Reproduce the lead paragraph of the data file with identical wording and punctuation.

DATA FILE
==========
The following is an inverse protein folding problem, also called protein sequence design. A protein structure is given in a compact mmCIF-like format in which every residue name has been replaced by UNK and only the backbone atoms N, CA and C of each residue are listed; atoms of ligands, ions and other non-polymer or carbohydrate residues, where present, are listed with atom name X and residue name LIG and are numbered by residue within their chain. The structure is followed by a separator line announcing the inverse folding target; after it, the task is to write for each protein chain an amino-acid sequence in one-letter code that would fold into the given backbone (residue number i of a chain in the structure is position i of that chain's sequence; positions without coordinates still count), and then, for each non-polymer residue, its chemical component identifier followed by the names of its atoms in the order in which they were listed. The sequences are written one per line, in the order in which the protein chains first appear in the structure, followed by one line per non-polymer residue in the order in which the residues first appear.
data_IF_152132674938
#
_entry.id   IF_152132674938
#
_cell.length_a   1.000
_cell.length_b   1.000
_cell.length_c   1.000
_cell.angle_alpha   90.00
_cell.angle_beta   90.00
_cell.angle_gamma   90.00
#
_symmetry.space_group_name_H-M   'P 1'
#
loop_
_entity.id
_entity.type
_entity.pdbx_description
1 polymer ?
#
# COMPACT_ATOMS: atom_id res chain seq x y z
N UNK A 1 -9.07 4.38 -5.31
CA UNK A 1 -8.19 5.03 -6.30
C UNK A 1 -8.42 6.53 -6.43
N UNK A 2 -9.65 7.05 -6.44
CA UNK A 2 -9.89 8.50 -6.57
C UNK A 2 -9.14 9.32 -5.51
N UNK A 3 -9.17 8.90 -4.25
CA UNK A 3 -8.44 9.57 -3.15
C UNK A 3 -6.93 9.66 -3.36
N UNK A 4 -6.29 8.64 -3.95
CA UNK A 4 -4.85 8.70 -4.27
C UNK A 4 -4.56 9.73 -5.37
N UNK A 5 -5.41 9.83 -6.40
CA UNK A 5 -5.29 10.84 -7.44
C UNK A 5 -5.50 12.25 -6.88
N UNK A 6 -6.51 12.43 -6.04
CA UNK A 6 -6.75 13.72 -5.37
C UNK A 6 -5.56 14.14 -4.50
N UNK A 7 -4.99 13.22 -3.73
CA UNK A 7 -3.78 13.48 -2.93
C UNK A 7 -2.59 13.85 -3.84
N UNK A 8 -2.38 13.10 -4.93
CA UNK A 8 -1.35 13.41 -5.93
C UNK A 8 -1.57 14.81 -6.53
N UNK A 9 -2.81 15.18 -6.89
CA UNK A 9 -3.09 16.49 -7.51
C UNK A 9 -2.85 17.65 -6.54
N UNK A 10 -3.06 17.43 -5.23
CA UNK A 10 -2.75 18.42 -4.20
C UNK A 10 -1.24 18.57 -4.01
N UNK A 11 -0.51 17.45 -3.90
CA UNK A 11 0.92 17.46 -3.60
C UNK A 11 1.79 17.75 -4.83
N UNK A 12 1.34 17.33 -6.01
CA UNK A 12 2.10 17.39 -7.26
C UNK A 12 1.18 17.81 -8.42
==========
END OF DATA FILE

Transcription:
The following is an inverse protein folding problem, also called protein sequence design. A protein structure is given in a compact mmCIF-like format in which every residue name has been replaced by UNK and only the backbone atoms N, CA and C of each residue are listed; atoms of ligands, ions and other non-polymer or carbohydrate residues, where present, are listed with atom name X and residue name LIG and are numbered by residue within their chain. The structure is followed by a separator line announcing the inverse folding target; after it, the task is to write for each protein chain an amino-acid sequence in one-letter code that would fold into the given backbone (residue number i of a chain in the structure is position i of that chain's sequence; positions without coordinates still count), and then, for each non-polymer residue, its chemical component identifier followed by the names of its atoms in the order in which they were listed. The sequences are written one per line, in the order in which the protein chains first appear in the structure, followed by one line per non-polymer residue in the order in which the residues first appear.